Advanced Tarpaulin Kites (Megascale
Simple Tarp-Kites rigged as playsails, have
the greatest COTS power-to-cost performance; but also shortcomings, like
the crudeness of playsail wing geometry, and short service life of an
overworked tarpaulin. Better tarp soft-kite designs are a wonderful
breakthrough. Few AWES engineering challenges will be so rewarding as
perfecting these tarp-kite platforms. What is cooler than a cheap low-tech
mega-kite of decent geometry and robustness?
The New KiteLab megascale tarp-kite method is to first create a large
rope-loadpath structure in a desirable kite geometry (like KiteShip's OL),
and hank the many tarps into place between the loadpaths. This way each
tarp only experiences its local loading and the loadpaths carry the big
accumulated loads. A large powerful Kite-Arch can be made by running a row
of tarps along two or three ganglines, like a constrained laundry line
(ease the leech-line to tune for high lift). The really great thing about
the megascale loadpath method is that the essential "tailoring" of the
wing is merely in the length of the cords: A kit can thus consist of just
a box of tarps and a set of cords cut to the right dimensions.
~Dave Santos 10Feb2012 AWES5603
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A key to to large tarp kites is to control luffing by any suitable
combination of the common methods.
KitLab's favorite stability method is to fly the kite "staked out" by an
anchor circle, and belay it around to match the prevailing wind.
Telone is Italian, and Manta, Spanish, for Tarpaulin (AWES news hint).
UV resistant tarps with cordage sewn in all around the edge are best.
Some high-duty tarps have a sewn-in diagonal belting (webbing), for
reinforcement. A similar advantage is by setting a rope X across the
tarp to windward, allowing the tarp to billow away from the rope.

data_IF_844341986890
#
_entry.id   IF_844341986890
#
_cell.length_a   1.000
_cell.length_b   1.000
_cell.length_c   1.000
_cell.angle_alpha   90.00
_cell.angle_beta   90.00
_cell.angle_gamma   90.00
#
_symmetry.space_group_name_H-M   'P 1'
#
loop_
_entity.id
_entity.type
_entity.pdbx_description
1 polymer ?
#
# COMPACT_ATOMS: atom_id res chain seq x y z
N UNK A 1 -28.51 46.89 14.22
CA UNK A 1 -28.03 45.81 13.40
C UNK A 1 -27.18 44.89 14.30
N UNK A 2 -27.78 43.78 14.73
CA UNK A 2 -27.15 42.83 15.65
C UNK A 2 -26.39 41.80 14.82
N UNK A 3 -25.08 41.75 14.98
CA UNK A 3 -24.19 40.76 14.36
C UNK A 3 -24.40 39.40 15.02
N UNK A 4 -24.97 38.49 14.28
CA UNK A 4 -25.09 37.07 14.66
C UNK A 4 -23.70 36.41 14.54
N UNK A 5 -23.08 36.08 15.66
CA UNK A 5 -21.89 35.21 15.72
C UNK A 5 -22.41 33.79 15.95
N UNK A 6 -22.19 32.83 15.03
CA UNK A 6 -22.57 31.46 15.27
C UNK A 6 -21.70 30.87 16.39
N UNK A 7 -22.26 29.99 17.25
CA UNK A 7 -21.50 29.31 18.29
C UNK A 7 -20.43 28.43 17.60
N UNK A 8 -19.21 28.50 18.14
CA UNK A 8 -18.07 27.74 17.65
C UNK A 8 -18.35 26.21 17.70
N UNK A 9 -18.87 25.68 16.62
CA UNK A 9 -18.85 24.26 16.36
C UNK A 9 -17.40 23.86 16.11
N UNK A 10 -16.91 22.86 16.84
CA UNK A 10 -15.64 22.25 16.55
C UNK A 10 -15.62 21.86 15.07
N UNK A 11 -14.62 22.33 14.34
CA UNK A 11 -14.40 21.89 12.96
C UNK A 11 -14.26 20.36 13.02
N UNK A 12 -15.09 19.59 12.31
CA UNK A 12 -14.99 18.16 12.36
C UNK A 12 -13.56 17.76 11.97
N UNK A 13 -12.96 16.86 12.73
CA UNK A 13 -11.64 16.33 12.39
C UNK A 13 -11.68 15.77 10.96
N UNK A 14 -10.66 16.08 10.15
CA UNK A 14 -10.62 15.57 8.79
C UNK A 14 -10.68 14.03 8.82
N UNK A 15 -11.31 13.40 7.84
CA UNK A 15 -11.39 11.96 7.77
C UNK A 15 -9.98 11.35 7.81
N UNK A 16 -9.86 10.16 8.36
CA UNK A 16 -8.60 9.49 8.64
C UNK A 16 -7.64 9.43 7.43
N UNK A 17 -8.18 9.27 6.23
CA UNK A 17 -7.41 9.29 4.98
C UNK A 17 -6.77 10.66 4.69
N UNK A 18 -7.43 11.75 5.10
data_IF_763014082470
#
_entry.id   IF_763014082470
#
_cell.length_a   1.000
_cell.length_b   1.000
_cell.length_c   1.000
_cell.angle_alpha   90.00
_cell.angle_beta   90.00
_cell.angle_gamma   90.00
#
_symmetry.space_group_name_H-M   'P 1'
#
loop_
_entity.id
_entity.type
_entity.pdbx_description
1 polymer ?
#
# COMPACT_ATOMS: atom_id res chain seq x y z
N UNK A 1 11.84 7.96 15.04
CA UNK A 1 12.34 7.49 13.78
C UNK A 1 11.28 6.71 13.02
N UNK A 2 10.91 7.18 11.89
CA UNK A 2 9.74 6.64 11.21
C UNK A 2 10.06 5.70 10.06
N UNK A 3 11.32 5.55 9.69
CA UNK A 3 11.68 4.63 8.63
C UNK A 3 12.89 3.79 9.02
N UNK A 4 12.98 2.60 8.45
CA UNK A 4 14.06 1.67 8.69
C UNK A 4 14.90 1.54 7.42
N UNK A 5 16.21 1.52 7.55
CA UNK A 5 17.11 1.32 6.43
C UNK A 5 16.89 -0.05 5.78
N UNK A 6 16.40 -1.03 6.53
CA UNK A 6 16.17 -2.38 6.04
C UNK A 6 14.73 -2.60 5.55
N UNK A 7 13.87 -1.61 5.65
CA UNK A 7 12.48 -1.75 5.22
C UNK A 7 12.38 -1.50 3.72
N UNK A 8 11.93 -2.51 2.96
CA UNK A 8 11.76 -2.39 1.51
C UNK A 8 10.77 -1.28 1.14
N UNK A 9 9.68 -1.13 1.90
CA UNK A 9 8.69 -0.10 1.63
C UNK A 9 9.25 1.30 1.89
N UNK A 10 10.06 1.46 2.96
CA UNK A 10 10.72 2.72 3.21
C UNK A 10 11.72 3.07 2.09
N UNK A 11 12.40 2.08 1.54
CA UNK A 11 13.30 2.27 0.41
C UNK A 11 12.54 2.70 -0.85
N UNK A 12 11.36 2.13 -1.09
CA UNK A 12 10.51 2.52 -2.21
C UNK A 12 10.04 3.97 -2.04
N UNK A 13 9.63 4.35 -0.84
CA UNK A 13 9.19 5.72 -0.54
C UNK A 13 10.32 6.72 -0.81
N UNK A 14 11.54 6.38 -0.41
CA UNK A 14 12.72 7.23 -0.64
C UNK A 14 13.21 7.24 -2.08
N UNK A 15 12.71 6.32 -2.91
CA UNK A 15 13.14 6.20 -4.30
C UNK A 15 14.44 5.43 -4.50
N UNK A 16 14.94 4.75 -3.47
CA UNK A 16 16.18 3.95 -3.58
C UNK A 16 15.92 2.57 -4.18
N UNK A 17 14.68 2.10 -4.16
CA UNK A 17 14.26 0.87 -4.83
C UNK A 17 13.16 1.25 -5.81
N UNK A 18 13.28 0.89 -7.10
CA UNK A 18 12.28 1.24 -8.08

Alternatively, one can let the sail rest against the rope X (belting
best), as long as the shape is acceptable and friction does not cause
premature wear. An ancient method is to back up a cheap tarp with a thin
plastic netting, as a sort of primitive rip-stop. In fact "stone-age"
Maylay style leaf kites use a handmade netting to backup a fragile
fabric of tiled leaves.
All sorts of tricks are useful. One can "tailor" a tarp with tucks and
gathers secured by skewers, tapes, and glues to avoid sewing. Tie-offs
can be made anywhere on the tarp with just string and small wood
"pebbles" tucked in the fabric. Grommets are cheap and easy to use. For
gust compliance, elastic lines can be set to the leech (trailing edge)
of a tarp, even just using smaller stretchy nylon cordage in conjunction
with low stretch polyester rope run to the luff (leading edge).
KiteLab has built and flown large scrap-kites (made from old tents) that
fly shoulder to shoulder with commercial wings. Every year, my old
friends (Ortiz/Renteria Kite Kartel) in Austin build a giant kite in
half a day from just bamboo and used construction plastic, to usually
win the "largest home-made kite" category at the local kite festival.
Bamboo kites >100sqm are part of active traditions, from India and Japan
to Guatemala. Traditional designs would fly just as well with tarp sails
as they do with paper and cloth.
The largest stock tarps run as large as 10,000sqft; thats far beyond
bamboo scaling. The only way to use such a tarp and expect it to last a
while is with a full loadpath netting behind it. The advantage of such a
monster tarp is in light winds, by its lower weight (by area) and
porosity compared to open tilings of smaller tarps (suited for higher
A flat floppy rectangle requires some cleverness to make into a great
wing. The playsail rig pulls hard, but flies with high drag at a low